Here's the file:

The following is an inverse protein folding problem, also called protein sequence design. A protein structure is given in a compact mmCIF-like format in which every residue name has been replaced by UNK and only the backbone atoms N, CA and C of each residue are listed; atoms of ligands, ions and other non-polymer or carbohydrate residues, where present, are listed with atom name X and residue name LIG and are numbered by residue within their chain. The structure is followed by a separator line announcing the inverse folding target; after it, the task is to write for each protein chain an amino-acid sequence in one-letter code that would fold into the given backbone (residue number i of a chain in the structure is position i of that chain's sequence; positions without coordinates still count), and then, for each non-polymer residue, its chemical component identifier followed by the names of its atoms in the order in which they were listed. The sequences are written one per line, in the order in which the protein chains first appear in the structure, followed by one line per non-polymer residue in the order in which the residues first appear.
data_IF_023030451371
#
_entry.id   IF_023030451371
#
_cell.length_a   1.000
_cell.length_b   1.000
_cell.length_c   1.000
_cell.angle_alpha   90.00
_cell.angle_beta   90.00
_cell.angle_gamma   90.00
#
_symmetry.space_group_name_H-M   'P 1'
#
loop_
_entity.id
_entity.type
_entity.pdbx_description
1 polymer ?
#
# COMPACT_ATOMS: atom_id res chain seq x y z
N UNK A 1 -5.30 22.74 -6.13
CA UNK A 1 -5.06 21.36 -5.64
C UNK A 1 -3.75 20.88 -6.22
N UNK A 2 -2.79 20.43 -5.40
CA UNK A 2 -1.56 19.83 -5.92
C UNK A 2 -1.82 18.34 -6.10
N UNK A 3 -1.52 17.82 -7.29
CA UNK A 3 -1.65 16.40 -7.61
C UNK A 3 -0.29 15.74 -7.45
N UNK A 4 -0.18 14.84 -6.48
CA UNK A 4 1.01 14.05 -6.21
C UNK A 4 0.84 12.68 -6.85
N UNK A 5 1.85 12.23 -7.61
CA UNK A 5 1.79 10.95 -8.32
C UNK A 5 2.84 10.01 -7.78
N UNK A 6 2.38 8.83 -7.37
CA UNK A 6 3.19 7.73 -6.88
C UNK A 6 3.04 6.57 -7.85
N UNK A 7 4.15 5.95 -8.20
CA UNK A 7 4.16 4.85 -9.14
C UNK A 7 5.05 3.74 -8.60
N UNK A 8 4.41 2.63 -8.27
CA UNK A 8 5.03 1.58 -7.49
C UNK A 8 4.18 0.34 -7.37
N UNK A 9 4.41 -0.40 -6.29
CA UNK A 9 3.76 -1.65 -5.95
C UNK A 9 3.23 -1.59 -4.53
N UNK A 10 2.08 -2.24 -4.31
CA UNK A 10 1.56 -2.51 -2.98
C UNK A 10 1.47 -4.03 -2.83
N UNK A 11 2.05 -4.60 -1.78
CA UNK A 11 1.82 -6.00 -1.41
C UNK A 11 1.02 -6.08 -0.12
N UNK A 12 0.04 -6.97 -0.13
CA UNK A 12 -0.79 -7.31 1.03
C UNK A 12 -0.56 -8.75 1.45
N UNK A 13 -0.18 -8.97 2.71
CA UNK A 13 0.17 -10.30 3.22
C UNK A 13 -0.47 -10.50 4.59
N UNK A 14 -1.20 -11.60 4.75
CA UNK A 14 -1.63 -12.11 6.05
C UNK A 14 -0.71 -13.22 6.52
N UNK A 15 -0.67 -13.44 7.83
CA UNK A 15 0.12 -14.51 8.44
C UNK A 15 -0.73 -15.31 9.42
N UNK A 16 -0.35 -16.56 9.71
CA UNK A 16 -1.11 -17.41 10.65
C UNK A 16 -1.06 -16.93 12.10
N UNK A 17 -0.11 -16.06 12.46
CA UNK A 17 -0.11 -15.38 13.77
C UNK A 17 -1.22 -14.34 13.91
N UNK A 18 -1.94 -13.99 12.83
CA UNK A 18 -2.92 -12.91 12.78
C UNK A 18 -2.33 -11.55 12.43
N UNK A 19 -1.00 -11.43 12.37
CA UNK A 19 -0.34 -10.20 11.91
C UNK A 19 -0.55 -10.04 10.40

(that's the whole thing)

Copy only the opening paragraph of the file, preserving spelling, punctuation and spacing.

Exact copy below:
The following is an inverse protein folding problem, also called protein sequence design. A protein structure is given in a compact mmCIF-like format in which every residue name has been replaced by UNK and only the backbone atoms N, CA and C of each residue are listed; atoms of ligands, ions and other non-polymer or carbohydrate residues, where present, are listed with atom name X and residue name LIG and are numbered by residue within their chain. The structure is followed by a separator line announcing the inverse folding target; after it, the task is to write for each protein chain an amino-acid sequence in one-letter code that would fold into the given backbone (residue number i of a chain in the structure is position i of that chain's sequence; positions without coordinates still count), and then, for each non-polymer residue, its chemical component identifier followed by the names of its atoms in the order in which they were listed. The sequences are written one per line, in the order in which the protein chains first appear in the structure, followed by one line per non-polymer residue in the order in which the residues first appear.